Central banks turn dovish: Are rate hikes at an end?
August is typically a quiet month in the financial markets as investors often take a break, seeking sunnier climates elsewhere. In consequence, volatility can be relatively low, and currency trades tend to be narrower due to the lack of substantial economic news or announcements. Predicting whether this pattern will follow suit this year is challenging without a definitive forecast. However, it's notable that there remains plenty for the markets to consider and for us to discuss.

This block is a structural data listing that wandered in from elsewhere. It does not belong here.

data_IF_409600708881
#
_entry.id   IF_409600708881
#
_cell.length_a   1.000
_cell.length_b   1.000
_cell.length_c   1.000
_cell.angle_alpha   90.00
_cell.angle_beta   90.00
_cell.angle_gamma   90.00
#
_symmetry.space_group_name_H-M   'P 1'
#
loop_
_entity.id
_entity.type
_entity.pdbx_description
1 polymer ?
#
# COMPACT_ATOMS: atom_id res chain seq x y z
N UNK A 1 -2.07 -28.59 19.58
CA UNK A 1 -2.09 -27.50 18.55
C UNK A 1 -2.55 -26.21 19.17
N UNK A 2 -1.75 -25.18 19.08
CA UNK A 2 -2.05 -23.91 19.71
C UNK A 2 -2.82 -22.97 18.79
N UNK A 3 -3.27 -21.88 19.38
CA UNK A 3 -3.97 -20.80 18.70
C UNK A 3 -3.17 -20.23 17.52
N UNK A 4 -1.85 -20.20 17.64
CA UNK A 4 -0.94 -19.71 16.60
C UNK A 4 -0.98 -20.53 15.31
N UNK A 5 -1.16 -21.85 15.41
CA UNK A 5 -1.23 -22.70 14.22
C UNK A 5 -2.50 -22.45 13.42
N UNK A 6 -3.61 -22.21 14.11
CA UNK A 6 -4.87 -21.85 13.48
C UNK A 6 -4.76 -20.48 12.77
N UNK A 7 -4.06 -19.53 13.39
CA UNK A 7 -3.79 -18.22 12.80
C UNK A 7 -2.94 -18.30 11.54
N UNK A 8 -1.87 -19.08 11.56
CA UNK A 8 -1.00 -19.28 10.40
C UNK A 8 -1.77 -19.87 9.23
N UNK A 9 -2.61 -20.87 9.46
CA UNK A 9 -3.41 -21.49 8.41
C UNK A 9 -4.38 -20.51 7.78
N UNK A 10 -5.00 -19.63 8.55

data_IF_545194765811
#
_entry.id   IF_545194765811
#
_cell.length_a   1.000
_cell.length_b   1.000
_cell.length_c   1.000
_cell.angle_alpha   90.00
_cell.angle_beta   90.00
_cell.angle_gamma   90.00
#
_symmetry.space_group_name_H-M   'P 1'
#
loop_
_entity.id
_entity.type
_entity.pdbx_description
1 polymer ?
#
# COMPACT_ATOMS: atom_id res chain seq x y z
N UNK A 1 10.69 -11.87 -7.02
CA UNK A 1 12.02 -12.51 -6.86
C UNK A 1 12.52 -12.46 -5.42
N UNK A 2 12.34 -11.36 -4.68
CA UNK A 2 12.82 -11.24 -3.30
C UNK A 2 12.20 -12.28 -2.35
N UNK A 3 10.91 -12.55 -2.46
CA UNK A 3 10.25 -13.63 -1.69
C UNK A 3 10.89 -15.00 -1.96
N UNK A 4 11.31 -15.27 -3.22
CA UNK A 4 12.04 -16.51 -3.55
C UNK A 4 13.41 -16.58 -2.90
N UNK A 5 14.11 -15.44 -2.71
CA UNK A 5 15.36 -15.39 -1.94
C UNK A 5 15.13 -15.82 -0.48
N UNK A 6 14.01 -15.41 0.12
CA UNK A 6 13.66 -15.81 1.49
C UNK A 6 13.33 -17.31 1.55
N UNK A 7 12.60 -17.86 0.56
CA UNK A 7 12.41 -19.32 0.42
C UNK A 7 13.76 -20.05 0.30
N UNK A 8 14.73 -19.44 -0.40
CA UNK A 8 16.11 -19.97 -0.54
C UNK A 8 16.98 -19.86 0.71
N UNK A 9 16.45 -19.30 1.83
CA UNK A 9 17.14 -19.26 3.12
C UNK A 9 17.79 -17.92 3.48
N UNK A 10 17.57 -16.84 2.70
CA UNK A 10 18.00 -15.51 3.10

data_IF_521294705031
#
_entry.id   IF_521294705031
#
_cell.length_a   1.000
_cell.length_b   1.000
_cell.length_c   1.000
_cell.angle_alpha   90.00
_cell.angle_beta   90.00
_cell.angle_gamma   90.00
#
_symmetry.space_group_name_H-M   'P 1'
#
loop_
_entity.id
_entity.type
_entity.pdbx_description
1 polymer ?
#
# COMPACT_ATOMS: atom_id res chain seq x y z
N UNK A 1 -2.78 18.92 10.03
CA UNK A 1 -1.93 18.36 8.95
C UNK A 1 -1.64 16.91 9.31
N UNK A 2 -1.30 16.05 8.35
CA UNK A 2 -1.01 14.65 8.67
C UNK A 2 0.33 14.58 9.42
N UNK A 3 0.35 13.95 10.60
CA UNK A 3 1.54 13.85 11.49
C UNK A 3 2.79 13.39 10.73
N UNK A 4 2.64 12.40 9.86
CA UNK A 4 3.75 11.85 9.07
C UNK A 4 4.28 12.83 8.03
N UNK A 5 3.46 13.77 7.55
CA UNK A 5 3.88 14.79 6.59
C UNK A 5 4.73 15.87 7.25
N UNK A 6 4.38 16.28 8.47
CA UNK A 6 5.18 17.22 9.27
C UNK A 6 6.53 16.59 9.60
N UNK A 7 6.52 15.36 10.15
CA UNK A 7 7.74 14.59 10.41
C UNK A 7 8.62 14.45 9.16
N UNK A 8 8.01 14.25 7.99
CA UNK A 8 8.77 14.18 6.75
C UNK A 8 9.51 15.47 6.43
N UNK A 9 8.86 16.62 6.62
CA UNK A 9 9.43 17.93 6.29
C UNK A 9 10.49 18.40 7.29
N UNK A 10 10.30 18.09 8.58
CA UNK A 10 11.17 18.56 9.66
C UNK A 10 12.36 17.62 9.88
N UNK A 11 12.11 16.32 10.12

Over the past few weeks, headlines have been dominated by the meetings of the G4 central banks, namely the U.S. Federal Reserve, the European Central Bank, the Bank of Japan, and the Bank of England. As anticipated, the Federal Reserve raised rates by another 25 basis points at its July meeting. This comes after offering indications that it may cease raising rates, following evident signs of U.S. inflation easing. In the same vein, the European Central Bank adopted an unexpectedly dovish stance. Notably, Lagarde refrained from committing to any hikes, suggesting a potential pause from September onwards.